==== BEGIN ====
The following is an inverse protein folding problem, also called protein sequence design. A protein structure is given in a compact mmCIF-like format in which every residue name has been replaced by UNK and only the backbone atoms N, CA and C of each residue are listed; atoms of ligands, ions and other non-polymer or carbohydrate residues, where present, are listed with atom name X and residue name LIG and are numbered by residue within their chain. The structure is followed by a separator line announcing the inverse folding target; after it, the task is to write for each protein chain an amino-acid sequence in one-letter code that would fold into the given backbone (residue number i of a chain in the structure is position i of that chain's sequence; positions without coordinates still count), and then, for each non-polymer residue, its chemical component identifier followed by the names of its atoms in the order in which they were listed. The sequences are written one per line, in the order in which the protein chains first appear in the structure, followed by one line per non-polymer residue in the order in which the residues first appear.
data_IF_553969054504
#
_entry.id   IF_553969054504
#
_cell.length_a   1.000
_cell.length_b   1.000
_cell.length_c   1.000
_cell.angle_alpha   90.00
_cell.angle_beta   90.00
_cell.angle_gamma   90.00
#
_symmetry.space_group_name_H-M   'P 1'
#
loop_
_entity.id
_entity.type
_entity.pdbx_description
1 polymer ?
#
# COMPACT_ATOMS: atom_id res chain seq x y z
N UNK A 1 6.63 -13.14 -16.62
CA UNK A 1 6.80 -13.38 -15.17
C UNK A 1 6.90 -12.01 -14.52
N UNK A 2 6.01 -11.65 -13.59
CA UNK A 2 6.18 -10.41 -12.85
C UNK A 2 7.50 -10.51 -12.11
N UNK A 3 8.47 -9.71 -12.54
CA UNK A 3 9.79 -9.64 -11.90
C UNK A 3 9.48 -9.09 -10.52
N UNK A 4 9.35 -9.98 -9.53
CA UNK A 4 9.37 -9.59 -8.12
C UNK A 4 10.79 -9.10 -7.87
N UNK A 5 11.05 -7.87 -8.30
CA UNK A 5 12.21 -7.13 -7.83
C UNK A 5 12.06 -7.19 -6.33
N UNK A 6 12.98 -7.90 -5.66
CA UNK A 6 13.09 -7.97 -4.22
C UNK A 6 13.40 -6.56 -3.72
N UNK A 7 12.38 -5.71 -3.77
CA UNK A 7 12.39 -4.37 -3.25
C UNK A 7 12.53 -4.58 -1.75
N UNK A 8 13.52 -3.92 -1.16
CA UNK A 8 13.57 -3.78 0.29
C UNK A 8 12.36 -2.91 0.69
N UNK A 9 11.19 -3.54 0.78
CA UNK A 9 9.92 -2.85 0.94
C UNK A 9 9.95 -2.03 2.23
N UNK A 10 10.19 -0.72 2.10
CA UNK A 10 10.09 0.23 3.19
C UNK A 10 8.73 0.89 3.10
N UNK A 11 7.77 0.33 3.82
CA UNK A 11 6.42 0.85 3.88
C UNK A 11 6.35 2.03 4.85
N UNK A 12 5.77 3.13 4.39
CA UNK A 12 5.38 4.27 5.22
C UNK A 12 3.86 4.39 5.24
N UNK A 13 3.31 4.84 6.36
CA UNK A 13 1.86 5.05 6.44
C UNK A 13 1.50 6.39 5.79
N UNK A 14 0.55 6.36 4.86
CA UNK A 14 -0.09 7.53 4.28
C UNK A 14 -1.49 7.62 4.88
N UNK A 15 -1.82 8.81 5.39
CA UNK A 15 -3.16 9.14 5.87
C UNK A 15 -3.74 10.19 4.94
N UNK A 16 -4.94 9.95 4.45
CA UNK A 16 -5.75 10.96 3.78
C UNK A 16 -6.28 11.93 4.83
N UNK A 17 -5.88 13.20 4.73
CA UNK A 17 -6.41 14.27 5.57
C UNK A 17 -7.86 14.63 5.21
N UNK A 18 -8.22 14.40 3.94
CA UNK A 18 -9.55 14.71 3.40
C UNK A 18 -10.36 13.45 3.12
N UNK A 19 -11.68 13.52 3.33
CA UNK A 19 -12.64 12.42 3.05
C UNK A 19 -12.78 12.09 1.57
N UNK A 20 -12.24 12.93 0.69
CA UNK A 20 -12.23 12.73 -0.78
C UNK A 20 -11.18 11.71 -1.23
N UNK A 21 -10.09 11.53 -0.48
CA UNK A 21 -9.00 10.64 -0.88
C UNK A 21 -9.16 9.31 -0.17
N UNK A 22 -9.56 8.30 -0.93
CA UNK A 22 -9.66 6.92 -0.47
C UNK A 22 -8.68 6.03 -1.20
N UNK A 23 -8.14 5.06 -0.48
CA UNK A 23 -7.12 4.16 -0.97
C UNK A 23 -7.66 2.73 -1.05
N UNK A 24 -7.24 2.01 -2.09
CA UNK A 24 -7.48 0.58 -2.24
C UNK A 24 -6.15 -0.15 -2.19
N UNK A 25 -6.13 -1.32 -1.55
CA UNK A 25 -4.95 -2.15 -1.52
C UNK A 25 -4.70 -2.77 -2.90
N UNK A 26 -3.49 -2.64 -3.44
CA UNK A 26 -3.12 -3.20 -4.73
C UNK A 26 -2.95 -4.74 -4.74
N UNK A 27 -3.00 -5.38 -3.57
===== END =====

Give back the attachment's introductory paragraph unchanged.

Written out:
The following is an inverse protein folding problem, also called protein sequence design. A protein structure is given in a compact mmCIF-like format in which every residue name has been replaced by UNK and only the backbone atoms N, CA and C of each residue are listed; atoms of ligands, ions and other non-polymer or carbohydrate residues, where present, are listed with atom name X and residue name LIG and are numbered by residue within their chain. The structure is followed by a separator line announcing the inverse folding target; after it, the task is to write for each protein chain an amino-acid sequence in one-letter code that would fold into the given backbone (residue number i of a chain in the structure is position i of that chain's sequence; positions without coordinates still count), and then, for each non-polymer residue, its chemical component identifier followed by the names of its atoms in the order in which they were listed. The sequences are written one per line, in the order in which the protein chains first appear in the structure, followed by one line per non-polymer residue in the order in which the residues first appear.